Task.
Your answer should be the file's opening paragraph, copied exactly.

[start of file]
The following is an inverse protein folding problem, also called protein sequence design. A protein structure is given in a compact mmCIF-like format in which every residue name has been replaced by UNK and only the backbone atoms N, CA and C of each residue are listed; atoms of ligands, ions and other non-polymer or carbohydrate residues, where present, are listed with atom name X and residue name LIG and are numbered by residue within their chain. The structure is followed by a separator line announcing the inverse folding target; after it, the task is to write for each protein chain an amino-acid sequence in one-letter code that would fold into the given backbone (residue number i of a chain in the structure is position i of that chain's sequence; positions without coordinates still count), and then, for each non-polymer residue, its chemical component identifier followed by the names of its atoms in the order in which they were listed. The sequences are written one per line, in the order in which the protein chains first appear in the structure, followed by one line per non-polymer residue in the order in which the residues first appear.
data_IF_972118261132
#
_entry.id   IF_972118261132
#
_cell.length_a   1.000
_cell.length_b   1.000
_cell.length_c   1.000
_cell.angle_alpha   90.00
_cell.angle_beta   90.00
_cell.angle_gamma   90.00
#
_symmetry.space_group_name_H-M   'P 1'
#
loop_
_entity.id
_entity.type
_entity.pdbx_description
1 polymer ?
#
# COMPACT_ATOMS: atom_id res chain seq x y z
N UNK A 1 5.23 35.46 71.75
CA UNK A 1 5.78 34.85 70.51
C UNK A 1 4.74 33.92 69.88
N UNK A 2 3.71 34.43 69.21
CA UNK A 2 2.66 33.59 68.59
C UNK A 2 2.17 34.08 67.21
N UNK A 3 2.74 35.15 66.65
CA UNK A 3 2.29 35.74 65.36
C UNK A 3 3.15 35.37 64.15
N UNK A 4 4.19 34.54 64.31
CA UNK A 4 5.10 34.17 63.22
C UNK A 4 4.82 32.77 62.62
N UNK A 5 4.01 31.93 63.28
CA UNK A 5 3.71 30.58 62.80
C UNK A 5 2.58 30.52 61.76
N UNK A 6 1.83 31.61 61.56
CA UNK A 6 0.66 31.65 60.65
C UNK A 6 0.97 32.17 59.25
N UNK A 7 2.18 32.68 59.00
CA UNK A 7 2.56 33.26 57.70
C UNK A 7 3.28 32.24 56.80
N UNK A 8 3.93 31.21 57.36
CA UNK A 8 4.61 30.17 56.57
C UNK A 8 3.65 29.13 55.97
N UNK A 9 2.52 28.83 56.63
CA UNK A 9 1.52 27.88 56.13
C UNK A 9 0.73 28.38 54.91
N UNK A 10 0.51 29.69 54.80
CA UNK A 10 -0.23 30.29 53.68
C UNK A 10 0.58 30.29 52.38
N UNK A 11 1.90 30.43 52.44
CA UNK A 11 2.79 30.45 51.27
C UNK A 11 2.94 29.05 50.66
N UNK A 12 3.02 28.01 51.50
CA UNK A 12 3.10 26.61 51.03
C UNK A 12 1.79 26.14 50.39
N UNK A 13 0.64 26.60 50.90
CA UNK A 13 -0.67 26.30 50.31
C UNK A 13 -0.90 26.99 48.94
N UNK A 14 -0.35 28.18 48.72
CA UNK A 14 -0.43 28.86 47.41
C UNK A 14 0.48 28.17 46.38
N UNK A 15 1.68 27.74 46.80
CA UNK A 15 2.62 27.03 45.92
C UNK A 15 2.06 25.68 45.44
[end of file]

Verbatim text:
The following is an inverse protein folding problem, also called protein sequence design. A protein structure is given in a compact mmCIF-like format in which every residue name has been replaced by UNK and only the backbone atoms N, CA and C of each residue are listed; atoms of ligands, ions and other non-polymer or carbohydrate residues, where present, are listed with atom name X and residue name LIG and are numbered by residue within their chain. The structure is followed by a separator line announcing the inverse folding target; after it, the task is to write for each protein chain an amino-acid sequence in one-letter code that would fold into the given backbone (residue number i of a chain in the structure is position i of that chain's sequence; positions without coordinates still count), and then, for each non-polymer residue, its chemical component identifier followed by the names of its atoms in the order in which they were listed. The sequences are written one per line, in the order in which the protein chains first appear in the structure, followed by one line per non-polymer residue in the order in which the residues first appear.